These entrepreneurs (aka "the little sistas"!) are just 9 and 11 years old.

With time on their hands in the midst of a global pandemic, a pair of young sisters in Highlands Ranch, Colorado, were inspired to finally launch the dream business that had been percolating in their minds ever since the younger sister, Char'Les, was just a preschooler.

"It started while I was 4 years old, and I was writing down plans for an ice cream truck," Char'Les, 9, told OCN. "I told my sister we could do the business together. And then our mom, when we got older, said, 'Do you still want to do that business?' I'm like, 'Yes, we do.' And then she just made it come true."

Except, now that they're 9 and 11, Char'Les and older sister Zyaire have a more developed sense of taste and decided on a business called Little Sistas Treats, which is centered around cheesecake cones—cones stuffed with cheesecake (instead of ice cream) and then drizzled and decorated and topped off with a variety of flavors. Plus, because it's not ice cream, there's no danger of melting. 

cheesecake cones

Courtesy of Little Sistas Treats Facebook page

Flavors include Oreo, mint, birthday cake, cotton candy, strawberry, peach, apple, and blueberry, with fall flavors like pumpkin spice and hot chocolate in the works. And the duo has a ton of fun inventing flavors in their practice kitchen.

"The Hot Cheetos one's not out yet," Zyaire said, "but I'm just going to say it. I decided this: I said, 'We should make a Hot Cheetos cone."

"And our mom's like 'Okay,'" Char'Les chimed in. "So we got some chocolate, and we bought some Hot Cheetos and we started making the cone."

"The chocolate is dark chocolate, so it just tastes better," Zyaire explained.

cheetos cheesecake cone

Courtesy of Little Sistas Treats Facebook page

To help the girls get their business off the ground, Sugar Sisters Bakery in Castle Rock gave them $1,000 of the donations they'd received from the community to keep their own business running during COVID. Since then, Zyaire and Char'Les have made a total of 700 cheesecake cones for various organizations and companies that have ordered the treats for events, and they are even working with a marketing company to help them nail down a logo and branding.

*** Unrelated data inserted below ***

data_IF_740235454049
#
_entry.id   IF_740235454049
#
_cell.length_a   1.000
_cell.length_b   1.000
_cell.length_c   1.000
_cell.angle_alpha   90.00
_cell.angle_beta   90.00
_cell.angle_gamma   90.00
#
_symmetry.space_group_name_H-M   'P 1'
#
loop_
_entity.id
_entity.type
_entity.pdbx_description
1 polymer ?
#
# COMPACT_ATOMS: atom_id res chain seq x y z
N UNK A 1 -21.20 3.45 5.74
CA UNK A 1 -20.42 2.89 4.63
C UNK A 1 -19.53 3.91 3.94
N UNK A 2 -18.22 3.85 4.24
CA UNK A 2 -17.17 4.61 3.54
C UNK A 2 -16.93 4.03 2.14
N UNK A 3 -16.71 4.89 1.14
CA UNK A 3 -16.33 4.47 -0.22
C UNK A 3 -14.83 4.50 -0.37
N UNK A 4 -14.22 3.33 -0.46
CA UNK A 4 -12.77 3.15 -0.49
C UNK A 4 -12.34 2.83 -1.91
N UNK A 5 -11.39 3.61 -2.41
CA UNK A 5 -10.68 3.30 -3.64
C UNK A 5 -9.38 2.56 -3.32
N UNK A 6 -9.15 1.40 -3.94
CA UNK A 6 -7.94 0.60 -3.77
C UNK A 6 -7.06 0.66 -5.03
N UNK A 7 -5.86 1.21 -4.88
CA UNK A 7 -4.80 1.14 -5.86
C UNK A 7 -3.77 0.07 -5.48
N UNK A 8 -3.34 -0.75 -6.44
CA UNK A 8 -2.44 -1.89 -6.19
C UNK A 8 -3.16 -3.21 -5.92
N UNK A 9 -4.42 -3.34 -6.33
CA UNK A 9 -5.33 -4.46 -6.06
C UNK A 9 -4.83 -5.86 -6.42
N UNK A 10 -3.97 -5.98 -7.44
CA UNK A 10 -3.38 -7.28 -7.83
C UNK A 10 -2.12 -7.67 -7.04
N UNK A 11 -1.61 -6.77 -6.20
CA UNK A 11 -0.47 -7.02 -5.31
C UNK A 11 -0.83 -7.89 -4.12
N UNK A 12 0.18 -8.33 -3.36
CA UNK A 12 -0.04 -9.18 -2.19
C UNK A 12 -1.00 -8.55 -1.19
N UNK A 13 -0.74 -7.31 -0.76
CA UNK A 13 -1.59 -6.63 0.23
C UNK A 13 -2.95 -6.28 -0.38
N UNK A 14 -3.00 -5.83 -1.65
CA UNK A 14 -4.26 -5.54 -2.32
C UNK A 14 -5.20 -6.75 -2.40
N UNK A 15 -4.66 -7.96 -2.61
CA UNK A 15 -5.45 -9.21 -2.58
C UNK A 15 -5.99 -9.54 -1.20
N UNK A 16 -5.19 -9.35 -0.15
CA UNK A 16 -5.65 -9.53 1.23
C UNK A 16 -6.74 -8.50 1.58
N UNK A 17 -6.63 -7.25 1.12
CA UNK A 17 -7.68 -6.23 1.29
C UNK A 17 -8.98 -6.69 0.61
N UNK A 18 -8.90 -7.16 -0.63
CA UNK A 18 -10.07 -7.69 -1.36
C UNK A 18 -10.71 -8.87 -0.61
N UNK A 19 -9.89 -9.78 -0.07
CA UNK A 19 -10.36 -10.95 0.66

two girls

Zyaire and Char'Les

In addition, Little Sistas Treats has garnered a lot of attention over the past few weeks, appearing on KMGH Channel 7, ABC's World News Tonight with David Muir, and even Good Morning America. They've heard from other girls across the nation who have been inspired to start their own businesses because of them, and they're dedicated to serving the community and donating treats to organizations like Safe Zone when they can. 

That might seem like a lot for girls their age to deal with, but their mom Marietta said it's all about learning.

"I'm not one to put limits on my kids; I don't want them to be limited just because they're children," she explained. "So as big as they can dream, I think it's my job as a parent to help them fulfill those dreams the best that I can with what I have. It's important to say 'yes' every once in awhile. My 'yes' to this was because it was COVID-19, and this was like school. This was the greatest way for them to actally learn hands-on. You can learn about business, company, profit, inventory, how to check things, what flavors work—all these things they're learning is learning. Life 101."

cheesecake cone delivery

Zyaire with a delivery of cheesecake cones, courtesy of Facebook

Now that school's started back up (the girls' school district is currently doing a hybrid model with in-person learning two days a week), they sometimes find themselves working late into the evening to fill an order.

"Overnight, we make all the cones," Zyaire told us. "Sometimes we don't finish if we get tired, so we make the rest in daytime."

"But if it's possible for us, we would be able to make 100 cones in a day," Char'Les explained.

So what's next for Little Sistas Treats?

Zyaire says they'd like to get a factory so they can mass-produce and ship their creations nationwide. But it takes time to build a profit (It takes money to make money, they told us), and that could still be a long way off.

Longterm, however, Zyaire'd like to become either a doctor or an entrepreneur while Char'Les aspires to someday become a judge in the judicial system.

"I want whatever their dream is for themselves," Marietta said. "I really aspire for the girls to be great, strong, educated women." 

With a business like this and a mom like Marietta behind them, it's obvious that Zyaire and Char'Les are well on their way to that goal. 

See their appearance on Local Biz Buzz with OCN Eats' Larry Herz here:

Follow Little Sistas Treats on Facebook, and visit their website to place an order!